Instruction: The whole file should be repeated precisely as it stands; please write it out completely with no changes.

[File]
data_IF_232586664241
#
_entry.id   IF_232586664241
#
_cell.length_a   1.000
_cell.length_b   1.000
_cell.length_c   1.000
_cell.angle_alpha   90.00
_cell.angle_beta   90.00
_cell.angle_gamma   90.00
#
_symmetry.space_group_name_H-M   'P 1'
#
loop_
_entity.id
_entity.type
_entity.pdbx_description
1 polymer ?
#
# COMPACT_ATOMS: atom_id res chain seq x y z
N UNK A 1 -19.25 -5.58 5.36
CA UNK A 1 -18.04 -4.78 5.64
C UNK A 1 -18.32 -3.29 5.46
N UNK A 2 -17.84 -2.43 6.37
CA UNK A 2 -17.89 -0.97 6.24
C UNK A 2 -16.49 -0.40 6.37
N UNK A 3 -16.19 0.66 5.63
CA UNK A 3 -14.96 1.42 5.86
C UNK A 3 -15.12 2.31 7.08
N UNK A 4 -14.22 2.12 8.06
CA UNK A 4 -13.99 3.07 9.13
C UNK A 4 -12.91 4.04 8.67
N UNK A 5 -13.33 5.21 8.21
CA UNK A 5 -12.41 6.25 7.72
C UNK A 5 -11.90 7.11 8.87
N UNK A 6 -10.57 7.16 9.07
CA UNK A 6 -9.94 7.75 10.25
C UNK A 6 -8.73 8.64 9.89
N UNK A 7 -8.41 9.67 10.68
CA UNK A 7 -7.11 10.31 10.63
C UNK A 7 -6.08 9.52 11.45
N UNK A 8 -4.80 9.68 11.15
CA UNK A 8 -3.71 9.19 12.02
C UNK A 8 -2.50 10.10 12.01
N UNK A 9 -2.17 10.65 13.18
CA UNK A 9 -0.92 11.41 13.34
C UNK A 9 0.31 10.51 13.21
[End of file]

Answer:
data_IF_232586664241
#
_entry.id   IF_232586664241
#
_cell.length_a   1.000
_cell.length_b   1.000
_cell.length_c   1.000
_cell.angle_alpha   90.00
_cell.angle_beta   90.00
_cell.angle_gamma   90.00
#
_symmetry.space_group_name_H-M   'P 1'
#
loop_
_entity.id
_entity.type
_entity.pdbx_description
1 polymer ?
#
# COMPACT_ATOMS: atom_id res chain seq x y z
N UNK A 1 -19.25 -5.58 5.36
CA UNK A 1 -18.04 -4.78 5.64
C UNK A 1 -18.32 -3.29 5.46
N UNK A 2 -17.84 -2.43 6.37
CA UNK A 2 -17.89 -0.97 6.24
C UNK A 2 -16.49 -0.40 6.37
N UNK A 3 -16.19 0.66 5.63
CA UNK A 3 -14.96 1.42 5.86
C UNK A 3 -15.12 2.31 7.08
N UNK A 4 -14.22 2.12 8.06
CA UNK A 4 -13.99 3.07 9.13
C UNK A 4 -12.91 4.04 8.67
N UNK A 5 -13.33 5.21 8.21
CA UNK A 5 -12.41 6.25 7.72
C UNK A 5 -11.90 7.11 8.87
N UNK A 6 -10.57 7.16 9.07
CA UNK A 6 -9.94 7.75 10.25
C UNK A 6 -8.73 8.64 9.89
N UNK A 7 -8.41 9.67 10.68
CA UNK A 7 -7.11 10.31 10.63
C UNK A 7 -6.08 9.52 11.45
N UNK A 8 -4.80 9.68 11.15
CA UNK A 8 -3.71 9.19 12.02
C UNK A 8 -2.50 10.10 12.01
N UNK A 9 -2.17 10.65 13.18
CA UNK A 9 -0.92 11.41 13.34
C UNK A 9 0.31 10.51 13.21